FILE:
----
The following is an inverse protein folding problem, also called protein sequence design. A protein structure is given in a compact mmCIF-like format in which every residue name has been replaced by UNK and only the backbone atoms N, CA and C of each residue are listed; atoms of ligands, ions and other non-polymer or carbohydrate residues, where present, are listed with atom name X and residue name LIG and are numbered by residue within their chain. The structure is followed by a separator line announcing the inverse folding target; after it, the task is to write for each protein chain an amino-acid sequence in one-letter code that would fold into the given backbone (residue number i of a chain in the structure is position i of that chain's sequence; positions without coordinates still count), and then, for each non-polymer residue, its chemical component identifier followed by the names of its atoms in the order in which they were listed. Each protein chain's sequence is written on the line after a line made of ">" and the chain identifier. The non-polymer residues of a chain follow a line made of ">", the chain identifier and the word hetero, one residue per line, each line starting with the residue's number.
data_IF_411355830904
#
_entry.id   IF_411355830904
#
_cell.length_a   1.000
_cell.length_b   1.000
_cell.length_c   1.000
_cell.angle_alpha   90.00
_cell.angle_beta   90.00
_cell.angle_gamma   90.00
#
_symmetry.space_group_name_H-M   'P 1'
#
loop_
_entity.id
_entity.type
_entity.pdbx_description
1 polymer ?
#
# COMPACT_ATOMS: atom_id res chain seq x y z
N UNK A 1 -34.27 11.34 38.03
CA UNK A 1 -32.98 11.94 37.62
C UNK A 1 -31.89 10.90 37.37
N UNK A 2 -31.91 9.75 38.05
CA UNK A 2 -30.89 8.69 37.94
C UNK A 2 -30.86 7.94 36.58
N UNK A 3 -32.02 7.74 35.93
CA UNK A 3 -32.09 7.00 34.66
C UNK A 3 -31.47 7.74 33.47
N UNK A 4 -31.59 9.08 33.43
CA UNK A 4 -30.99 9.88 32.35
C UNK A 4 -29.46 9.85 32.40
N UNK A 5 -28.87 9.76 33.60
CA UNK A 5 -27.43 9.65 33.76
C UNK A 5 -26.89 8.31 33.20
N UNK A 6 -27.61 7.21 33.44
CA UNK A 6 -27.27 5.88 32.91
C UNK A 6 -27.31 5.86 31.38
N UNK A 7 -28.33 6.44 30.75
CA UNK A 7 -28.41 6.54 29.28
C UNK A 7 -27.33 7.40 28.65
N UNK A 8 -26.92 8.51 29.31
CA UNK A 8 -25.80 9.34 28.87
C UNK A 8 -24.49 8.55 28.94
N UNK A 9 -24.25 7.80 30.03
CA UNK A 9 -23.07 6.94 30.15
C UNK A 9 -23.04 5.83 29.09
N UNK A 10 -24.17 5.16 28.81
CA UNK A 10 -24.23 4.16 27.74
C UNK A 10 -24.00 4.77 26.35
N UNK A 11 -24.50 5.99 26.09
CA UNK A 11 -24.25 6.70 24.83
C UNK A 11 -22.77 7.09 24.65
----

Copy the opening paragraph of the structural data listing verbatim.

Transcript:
The following is an inverse protein folding problem, also called protein sequence design. A protein structure is given in a compact mmCIF-like format in which every residue name has been replaced by UNK and only the backbone atoms N, CA and C of each residue are listed; atoms of ligands, ions and other non-polymer or carbohydrate residues, where present, are listed with atom name X and residue name LIG and are numbered by residue within their chain. The structure is followed by a separator line announcing the inverse folding target; after it, the task is to write for each protein chain an amino-acid sequence in one-letter code that would fold into the given backbone (residue number i of a chain in the structure is position i of that chain's sequence; positions without coordinates still count), and then, for each non-polymer residue, its chemical component identifier followed by the names of its atoms in the order in which they were listed. Each protein chain's sequence is written on the line after a line made of ">" and the chain identifier. The non-polymer residues of a chain follow a line made of ">", the chain identifier and the word hetero, one residue per line, each line starting with the residue's number.